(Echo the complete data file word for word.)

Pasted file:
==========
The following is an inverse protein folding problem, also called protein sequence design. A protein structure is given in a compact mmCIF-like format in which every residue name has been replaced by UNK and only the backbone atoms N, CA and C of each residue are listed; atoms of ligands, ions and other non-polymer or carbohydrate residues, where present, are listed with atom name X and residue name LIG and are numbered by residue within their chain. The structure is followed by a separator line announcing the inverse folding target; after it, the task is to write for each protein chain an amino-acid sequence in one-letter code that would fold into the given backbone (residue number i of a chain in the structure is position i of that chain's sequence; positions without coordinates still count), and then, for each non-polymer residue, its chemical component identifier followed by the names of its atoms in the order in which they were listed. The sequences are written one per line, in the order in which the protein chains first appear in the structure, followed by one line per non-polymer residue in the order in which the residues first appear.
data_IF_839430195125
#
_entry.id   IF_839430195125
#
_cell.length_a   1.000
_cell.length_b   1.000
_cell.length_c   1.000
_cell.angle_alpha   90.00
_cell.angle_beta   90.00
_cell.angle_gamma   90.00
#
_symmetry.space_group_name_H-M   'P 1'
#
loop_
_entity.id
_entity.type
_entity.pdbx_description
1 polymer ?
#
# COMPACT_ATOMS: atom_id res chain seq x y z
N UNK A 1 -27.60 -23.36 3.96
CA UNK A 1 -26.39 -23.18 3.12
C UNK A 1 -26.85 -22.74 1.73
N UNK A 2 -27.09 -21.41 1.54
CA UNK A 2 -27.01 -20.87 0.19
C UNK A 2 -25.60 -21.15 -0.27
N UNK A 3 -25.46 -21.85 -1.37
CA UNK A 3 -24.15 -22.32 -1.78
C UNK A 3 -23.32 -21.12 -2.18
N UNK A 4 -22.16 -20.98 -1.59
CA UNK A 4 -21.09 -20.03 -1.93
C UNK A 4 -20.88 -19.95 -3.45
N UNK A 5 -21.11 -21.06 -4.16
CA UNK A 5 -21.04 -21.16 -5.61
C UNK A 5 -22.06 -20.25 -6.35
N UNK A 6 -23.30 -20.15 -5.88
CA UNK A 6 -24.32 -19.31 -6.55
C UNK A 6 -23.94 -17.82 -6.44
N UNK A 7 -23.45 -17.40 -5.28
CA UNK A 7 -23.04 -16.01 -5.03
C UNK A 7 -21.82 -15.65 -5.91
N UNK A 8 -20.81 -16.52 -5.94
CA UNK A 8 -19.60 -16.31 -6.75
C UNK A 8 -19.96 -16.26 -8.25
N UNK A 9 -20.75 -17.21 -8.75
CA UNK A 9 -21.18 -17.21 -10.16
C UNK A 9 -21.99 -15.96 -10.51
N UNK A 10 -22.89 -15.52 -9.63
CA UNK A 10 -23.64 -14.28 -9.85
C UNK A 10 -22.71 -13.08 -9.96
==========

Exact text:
The following is an inverse protein folding problem, also called protein sequence design. A protein structure is given in a compact mmCIF-like format in which every residue name has been replaced by UNK and only the backbone atoms N, CA and C of each residue are listed; atoms of ligands, ions and other non-polymer or carbohydrate residues, where present, are listed with atom name X and residue name LIG and are numbered by residue within their chain. The structure is followed by a separator line announcing the inverse folding target; after it, the task is to write for each protein chain an amino-acid sequence in one-letter code that would fold into the given backbone (residue number i of a chain in the structure is position i of that chain's sequence; positions without coordinates still count), and then, for each non-polymer residue, its chemical component identifier followed by the names of its atoms in the order in which they were listed. The sequences are written one per line, in the order in which the protein chains first appear in the structure, followed by one line per non-polymer residue in the order in which the residues first appear.
data_IF_839430195125
#
_entry.id   IF_839430195125
#
_cell.length_a   1.000
_cell.length_b   1.000
_cell.length_c   1.000
_cell.angle_alpha   90.00
_cell.angle_beta   90.00
_cell.angle_gamma   90.00
#
_symmetry.space_group_name_H-M   'P 1'
#
loop_
_entity.id
_entity.type
_entity.pdbx_description
1 polymer ?
#
# COMPACT_ATOMS: atom_id res chain seq x y z
N UNK A 1 -27.60 -23.36 3.96
CA UNK A 1 -26.39 -23.18 3.12
C UNK A 1 -26.85 -22.74 1.73
N UNK A 2 -27.09 -21.41 1.54
CA UNK A 2 -27.01 -20.87 0.19
C UNK A 2 -25.60 -21.15 -0.27
N UNK A 3 -25.46 -21.85 -1.37
CA UNK A 3 -24.15 -22.32 -1.78
C UNK A 3 -23.32 -21.12 -2.18
N UNK A 4 -22.16 -20.98 -1.59
CA UNK A 4 -21.09 -20.03 -1.93
C UNK A 4 -20.88 -19.95 -3.45
N UNK A 5 -21.11 -21.06 -4.16
CA UNK A 5 -21.04 -21.16 -5.61
C UNK A 5 -22.06 -20.25 -6.35
N UNK A 6 -23.30 -20.15 -5.88
CA UNK A 6 -24.32 -19.31 -6.55
C UNK A 6 -23.94 -17.82 -6.44
N UNK A 7 -23.45 -17.40 -5.28
CA UNK A 7 -23.04 -16.01 -5.03
C UNK A 7 -21.82 -15.65 -5.91
N UNK A 8 -20.81 -16.52 -5.94
CA UNK A 8 -19.60 -16.31 -6.75
C UNK A 8 -19.96 -16.26 -8.25
N UNK A 9 -20.75 -17.21 -8.75
CA UNK A 9 -21.18 -17.21 -10.16
C UNK A 9 -21.99 -15.96 -10.51
N UNK A 10 -22.89 -15.52 -9.63
CA UNK A 10 -23.64 -14.28 -9.85
C UNK A 10 -22.71 -13.08 -9.96